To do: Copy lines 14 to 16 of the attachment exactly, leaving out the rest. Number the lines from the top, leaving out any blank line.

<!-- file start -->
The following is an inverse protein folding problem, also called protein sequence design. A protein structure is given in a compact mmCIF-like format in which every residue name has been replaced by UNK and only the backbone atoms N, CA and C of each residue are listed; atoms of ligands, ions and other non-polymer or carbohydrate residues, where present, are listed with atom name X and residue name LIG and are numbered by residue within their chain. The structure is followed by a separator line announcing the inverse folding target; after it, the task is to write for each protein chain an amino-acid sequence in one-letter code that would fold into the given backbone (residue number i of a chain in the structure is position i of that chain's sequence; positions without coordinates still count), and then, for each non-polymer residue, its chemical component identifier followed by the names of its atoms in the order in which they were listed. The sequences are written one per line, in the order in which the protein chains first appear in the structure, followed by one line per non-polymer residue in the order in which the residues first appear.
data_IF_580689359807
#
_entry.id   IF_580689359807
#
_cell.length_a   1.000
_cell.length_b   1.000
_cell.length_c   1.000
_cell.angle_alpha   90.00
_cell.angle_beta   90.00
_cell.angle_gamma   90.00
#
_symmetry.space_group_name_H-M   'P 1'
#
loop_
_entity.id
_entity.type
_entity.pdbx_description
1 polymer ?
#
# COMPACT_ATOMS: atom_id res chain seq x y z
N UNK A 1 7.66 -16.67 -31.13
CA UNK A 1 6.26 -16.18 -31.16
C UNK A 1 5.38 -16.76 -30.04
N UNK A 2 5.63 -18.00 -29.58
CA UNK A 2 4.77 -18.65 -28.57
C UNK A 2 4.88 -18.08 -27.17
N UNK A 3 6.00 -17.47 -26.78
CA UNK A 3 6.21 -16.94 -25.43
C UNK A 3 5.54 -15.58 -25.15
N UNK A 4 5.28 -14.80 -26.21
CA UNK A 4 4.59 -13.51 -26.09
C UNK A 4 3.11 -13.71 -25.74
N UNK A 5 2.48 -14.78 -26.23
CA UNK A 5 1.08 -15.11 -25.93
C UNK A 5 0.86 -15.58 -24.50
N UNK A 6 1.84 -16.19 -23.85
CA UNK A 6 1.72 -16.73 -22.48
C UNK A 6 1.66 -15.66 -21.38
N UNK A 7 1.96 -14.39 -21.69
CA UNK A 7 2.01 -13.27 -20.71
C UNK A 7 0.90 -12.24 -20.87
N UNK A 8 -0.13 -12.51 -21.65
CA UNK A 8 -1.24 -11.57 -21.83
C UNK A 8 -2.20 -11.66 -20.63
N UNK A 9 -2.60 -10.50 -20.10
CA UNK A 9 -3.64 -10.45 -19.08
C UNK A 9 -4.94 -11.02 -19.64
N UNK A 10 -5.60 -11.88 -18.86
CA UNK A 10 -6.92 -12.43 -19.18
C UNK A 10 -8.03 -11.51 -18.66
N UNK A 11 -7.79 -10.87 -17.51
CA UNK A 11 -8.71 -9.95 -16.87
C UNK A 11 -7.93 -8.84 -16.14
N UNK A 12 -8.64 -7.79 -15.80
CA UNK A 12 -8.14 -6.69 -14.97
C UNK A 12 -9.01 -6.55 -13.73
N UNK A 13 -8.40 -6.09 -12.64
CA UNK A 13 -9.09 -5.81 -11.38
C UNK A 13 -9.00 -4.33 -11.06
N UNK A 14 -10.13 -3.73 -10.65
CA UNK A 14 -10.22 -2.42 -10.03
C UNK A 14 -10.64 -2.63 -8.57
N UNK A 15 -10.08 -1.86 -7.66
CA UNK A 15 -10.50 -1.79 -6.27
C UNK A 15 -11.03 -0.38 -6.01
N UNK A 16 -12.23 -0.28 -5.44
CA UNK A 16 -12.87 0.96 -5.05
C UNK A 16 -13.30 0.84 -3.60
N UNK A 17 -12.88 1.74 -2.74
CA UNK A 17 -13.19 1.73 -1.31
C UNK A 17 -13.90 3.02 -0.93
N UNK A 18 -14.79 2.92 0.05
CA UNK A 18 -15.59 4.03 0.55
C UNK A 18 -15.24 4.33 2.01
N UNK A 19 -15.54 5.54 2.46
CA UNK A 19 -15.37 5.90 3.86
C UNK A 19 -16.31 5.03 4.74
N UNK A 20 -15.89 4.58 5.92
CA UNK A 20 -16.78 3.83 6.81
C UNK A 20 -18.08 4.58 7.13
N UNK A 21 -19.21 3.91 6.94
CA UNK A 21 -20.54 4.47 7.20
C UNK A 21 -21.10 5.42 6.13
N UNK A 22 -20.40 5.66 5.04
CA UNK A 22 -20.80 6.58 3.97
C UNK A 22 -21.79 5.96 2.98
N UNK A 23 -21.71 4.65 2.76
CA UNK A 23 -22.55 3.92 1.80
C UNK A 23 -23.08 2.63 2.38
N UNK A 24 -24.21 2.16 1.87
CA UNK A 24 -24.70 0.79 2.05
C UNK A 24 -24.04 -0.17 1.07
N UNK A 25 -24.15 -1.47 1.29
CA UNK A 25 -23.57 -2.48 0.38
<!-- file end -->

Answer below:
#
loop_
_entity.id